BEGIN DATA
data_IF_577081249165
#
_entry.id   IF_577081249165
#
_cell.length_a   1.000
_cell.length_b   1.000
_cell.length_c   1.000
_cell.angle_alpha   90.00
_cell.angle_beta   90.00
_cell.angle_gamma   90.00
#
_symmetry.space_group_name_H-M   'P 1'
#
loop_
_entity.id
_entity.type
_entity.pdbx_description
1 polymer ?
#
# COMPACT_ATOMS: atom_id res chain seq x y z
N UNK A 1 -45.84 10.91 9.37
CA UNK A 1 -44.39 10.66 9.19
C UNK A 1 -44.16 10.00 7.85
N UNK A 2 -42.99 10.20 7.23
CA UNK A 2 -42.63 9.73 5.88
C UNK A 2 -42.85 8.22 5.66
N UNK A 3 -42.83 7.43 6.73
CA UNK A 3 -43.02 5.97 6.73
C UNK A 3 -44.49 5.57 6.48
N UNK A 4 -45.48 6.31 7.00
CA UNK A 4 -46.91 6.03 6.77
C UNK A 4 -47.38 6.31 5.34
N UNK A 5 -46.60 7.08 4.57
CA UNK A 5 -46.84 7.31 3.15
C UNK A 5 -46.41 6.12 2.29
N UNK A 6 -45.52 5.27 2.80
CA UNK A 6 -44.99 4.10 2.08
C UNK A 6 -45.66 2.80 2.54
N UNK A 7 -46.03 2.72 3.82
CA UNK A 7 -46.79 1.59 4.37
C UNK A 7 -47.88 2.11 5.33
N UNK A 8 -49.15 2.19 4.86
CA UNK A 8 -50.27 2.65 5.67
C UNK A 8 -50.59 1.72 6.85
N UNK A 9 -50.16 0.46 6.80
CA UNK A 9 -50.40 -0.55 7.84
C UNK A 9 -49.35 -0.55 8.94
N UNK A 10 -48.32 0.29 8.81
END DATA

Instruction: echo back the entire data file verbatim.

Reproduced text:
data_IF_577081249165
#
_entry.id   IF_577081249165
#
_cell.length_a   1.000
_cell.length_b   1.000
_cell.length_c   1.000
_cell.angle_alpha   90.00
_cell.angle_beta   90.00
_cell.angle_gamma   90.00
#
_symmetry.space_group_name_H-M   'P 1'
#
loop_
_entity.id
_entity.type
_entity.pdbx_description
1 polymer ?
#
# COMPACT_ATOMS: atom_id res chain seq x y z
N UNK A 1 -45.84 10.91 9.37
CA UNK A 1 -44.39 10.66 9.19
C UNK A 1 -44.16 10.00 7.85
N UNK A 2 -42.99 10.20 7.23
CA UNK A 2 -42.63 9.73 5.88
C UNK A 2 -42.85 8.22 5.66
N UNK A 3 -42.83 7.43 6.73
CA UNK A 3 -43.02 5.97 6.73
C UNK A 3 -44.49 5.57 6.48
N UNK A 4 -45.48 6.31 7.00
CA UNK A 4 -46.91 6.03 6.77
C UNK A 4 -47.38 6.31 5.34
N UNK A 5 -46.60 7.08 4.57
CA UNK A 5 -46.84 7.31 3.15
C UNK A 5 -46.41 6.12 2.29
N UNK A 6 -45.52 5.27 2.80
CA UNK A 6 -44.99 4.10 2.08
C UNK A 6 -45.66 2.80 2.54
N UNK A 7 -46.03 2.72 3.82
CA UNK A 7 -46.79 1.59 4.37
C UNK A 7 -47.88 2.11 5.33
N UNK A 8 -49.15 2.19 4.86
CA UNK A 8 -50.27 2.65 5.67
C UNK A 8 -50.59 1.72 6.85
N UNK A 9 -50.16 0.46 6.80
CA UNK A 9 -50.40 -0.55 7.84
C UNK A 9 -49.35 -0.55 8.94
N UNK A 10 -48.32 0.29 8.81